How To Find Mold In Your House

Hello again,

Last month we talked about testing of patients for mycotoxins. In this installment I wanted to discuss home/office/school testing which is an important part of the patient puzzle. For a lot of patients, finding the source of mold exposure can be much trickier than measuring mycotoxins in the urine. One reason is that there is not an accepted universal protocol for how to accurately assess a location for mold. Another reason is that mold can be difficult to locate because it hides in dark areas and behind walls.

Mold spores are heavy and sometimes sticky which can also make them difficult to collect. So which areas should be focused on? The most common areas are the ones labeled here in this diagram. The bathroom is probably the most common culprit when it comes to mold infestation, followed by water leaks in the roof and walls. For home or building inspections, the three things you need to focus on the most, according to a very intelligent home remediator I know are:

  • Measuring the moisture
  • Finding the mold
  • Assessing mycotoxins

There are multiple factors that will influence the growth of mold.  Some of these include the temperature, humidity, the type of surface, and most importantly, how much moisture is available.  The humidity and type of surface are factors that we have the most control over.  

Here is a table from a study looking at mold growth in a water damaged building (Table 3 from Tuomi et al). The takeaway from this study is that homes with walls that are made up of cellulose, synthetic material, or gypsum have a lot more mold and mycotoxins than homes made of plaster or mineral wood. The conclusion that I drew from this study seems counter intuitive, but it is that older homes are safer than newer homes. And that is exactly the feedback I’m getting from the remediation community –  that they are seeing more mold in newer home builds than older homes. Newer homes are more often built with synthetic material and dry wall, where older homes more often have plaster walls, bricks, or stone. 

Figure 1A  

When you do an inspection, the most important thing to know is how much moisture is entering the home. Moisture should be measured through several different techniques. Some of the easiest ways are using hydrometers and moisture meters. A more sophisticated way is to use infrared thermal cameras. These cameras will show you where a water leak is occurring, even if there is no outside sign of a mold problem (see Figure 1A and B).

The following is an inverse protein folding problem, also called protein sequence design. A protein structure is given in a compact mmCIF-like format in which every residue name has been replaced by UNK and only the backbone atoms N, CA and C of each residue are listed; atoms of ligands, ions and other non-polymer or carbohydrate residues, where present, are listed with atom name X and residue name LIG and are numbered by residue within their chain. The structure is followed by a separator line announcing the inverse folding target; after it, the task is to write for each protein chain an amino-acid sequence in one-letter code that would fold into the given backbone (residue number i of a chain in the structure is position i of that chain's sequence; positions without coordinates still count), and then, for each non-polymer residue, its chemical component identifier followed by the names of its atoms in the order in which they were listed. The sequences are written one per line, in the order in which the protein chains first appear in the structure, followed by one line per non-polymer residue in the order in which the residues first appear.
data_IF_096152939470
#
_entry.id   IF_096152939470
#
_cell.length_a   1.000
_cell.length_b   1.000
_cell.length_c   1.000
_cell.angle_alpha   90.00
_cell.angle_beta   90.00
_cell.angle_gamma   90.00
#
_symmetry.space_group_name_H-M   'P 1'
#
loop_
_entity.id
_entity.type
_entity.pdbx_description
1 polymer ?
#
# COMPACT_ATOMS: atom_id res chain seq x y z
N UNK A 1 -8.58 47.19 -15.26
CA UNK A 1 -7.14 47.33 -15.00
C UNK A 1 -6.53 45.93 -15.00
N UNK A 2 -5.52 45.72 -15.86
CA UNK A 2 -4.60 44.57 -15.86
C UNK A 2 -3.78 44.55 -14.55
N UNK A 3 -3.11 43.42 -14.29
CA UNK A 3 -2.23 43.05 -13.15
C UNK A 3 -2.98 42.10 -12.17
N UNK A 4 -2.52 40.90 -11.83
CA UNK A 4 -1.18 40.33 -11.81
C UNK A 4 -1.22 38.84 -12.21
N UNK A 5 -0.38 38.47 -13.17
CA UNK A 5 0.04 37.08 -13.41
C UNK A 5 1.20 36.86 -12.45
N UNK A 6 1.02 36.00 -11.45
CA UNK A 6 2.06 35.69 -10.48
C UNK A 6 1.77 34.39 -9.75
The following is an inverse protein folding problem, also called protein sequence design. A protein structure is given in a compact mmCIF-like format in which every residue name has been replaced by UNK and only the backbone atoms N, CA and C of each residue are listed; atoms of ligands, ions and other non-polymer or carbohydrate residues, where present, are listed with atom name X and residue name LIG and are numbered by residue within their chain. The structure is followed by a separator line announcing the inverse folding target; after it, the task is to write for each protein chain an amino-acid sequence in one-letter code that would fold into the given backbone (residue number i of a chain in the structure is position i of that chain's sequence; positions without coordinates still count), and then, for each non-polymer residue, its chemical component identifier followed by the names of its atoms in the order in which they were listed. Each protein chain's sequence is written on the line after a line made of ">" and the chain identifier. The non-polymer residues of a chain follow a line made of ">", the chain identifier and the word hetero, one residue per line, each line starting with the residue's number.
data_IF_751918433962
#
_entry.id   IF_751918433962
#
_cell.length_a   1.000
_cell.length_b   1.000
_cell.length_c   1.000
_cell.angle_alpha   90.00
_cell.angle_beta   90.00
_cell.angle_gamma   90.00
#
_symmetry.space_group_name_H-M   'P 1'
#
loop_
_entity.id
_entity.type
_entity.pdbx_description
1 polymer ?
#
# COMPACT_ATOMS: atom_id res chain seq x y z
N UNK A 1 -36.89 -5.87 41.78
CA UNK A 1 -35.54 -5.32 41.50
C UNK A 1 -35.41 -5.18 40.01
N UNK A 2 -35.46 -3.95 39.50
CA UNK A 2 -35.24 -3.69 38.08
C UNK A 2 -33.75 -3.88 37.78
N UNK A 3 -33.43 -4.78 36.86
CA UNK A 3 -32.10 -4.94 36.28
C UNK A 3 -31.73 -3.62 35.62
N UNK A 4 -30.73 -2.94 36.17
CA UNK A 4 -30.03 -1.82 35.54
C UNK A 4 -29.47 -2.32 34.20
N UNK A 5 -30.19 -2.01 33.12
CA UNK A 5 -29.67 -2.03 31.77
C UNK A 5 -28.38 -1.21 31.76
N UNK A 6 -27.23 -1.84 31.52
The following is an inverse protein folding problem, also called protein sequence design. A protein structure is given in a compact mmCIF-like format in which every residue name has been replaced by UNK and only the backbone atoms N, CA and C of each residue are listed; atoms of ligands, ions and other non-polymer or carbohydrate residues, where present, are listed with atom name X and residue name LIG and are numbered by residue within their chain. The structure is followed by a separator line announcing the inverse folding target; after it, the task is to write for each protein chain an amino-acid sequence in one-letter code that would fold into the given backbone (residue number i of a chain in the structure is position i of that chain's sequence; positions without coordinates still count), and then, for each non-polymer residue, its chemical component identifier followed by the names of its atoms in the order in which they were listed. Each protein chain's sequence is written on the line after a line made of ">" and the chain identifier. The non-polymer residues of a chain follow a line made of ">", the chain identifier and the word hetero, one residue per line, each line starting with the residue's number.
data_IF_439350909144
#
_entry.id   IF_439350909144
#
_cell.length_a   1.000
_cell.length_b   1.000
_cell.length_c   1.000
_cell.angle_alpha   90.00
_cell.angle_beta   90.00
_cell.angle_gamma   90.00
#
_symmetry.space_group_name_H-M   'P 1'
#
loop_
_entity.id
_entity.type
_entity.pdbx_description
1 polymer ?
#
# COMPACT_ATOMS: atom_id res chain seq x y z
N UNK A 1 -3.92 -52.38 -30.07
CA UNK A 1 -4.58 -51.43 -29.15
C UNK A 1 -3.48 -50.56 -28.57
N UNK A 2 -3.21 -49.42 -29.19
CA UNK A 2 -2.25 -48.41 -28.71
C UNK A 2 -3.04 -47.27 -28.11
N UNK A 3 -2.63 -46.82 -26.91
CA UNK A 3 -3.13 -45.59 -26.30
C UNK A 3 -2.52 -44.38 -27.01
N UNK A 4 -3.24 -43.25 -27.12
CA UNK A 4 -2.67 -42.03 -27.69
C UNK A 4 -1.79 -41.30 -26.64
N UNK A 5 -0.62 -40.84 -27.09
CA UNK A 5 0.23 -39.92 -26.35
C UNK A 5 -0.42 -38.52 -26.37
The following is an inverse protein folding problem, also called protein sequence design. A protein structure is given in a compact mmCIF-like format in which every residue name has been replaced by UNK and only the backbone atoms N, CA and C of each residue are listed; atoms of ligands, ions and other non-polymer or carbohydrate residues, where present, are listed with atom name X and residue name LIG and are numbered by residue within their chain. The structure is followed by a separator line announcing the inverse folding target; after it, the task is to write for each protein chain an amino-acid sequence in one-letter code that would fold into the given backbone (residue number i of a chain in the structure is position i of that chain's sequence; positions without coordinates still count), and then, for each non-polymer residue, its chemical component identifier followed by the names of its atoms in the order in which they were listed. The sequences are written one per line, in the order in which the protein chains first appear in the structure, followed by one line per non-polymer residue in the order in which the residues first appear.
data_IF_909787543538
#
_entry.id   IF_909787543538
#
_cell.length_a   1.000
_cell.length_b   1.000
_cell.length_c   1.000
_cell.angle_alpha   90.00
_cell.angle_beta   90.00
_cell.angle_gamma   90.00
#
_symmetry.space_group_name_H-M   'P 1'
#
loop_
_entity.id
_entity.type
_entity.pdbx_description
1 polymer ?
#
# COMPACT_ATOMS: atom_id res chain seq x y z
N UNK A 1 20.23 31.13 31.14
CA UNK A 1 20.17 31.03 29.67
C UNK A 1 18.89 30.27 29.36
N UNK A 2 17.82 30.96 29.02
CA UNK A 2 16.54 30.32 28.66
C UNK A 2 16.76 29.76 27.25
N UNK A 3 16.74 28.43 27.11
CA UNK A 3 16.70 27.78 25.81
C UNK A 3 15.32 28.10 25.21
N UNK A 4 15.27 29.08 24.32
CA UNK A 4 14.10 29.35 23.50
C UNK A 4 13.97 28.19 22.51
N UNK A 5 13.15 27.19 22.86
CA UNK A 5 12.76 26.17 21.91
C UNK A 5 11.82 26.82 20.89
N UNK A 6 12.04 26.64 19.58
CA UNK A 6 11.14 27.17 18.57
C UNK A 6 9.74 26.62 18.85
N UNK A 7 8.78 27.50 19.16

Figure 1B

The next step of an inspection is finding the mold. Here I recommend using our Environmental Mold and Mycotoxin Assessment (EMMA). This test also includes mycotoxins, but I’ll get to that later.  Testing for mold involves trying to find the mold spores. Many molds are not airborne, although their toxins might be, which makes air testing for mold spores not always useful.  Many housing companies will pay someone to walk around with an air sampling device to find mold spores, which will often result in a false negative for a home.    

Our PCR detection looks for the presence of 10 of the most toxigenic molds.  Is this a table?

Table of EMMA mold targets

The qPCR method used in these assays utilizes the hybridization of a species-specific probe to a complimentary DNA strand to amplify and detect fungal DNA. The data generated for each specimen is plotted against a standard curve to calculate the amount of DNA present in the specimen (nanograms of DNA per milliliter of dust in PBS buffer). Collection of the sample is simple; it only requires a small amount of dust (about a teaspoon) or you could cut out a piece of the filter from your AC or heater.  The third and final factor with inspections is mycotoxins. We are the only lab that looks at environmental mycotoxins in buildings. 

With our EMMA test you get both the mold PCR and the mycotoxins along with it. This is important because there are instances where the mold might not show up, but mycotoxins will be detected. I can easily think of at least two instances where that could happen: The first is that some molds are extremely sticky and can hide behind walls, like Stachybotrys. This mold can easily be missed in a spore detection test but could be releasing mycotoxins. The second way you might see mycotoxins, but no mold is if a cleanup/remediation was not successful in removing the mycotoxins.  Sometimes mold remediations only focus on the visual problems such as the mold and miss the deadly toxins that the molds leave behind. The residents might believe that the problem was resolved, but their symptoms don’t improve.  

Finding a good remediator is incredibly important and the first step is to find one that provides accurate testing. On our website, we provide a directory of contractors that utilize our testing. You can search by zip code to find a home remediator close to your location. 

The take home message for today is that testing for the home/office/school is just as important as testing the individuals that reside in them.  Why spend thousands of dollars on doctors and treatments if you are just going to get sick again by returning to the infected building?  Homes and buildings are like people and should be tested and treated as such. RealTime  Laboratory is here to help you with both.  

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Note: The views in this blog are those of Dr. Pratt-Hyatt and not necessarily the views of RealTime Labs.

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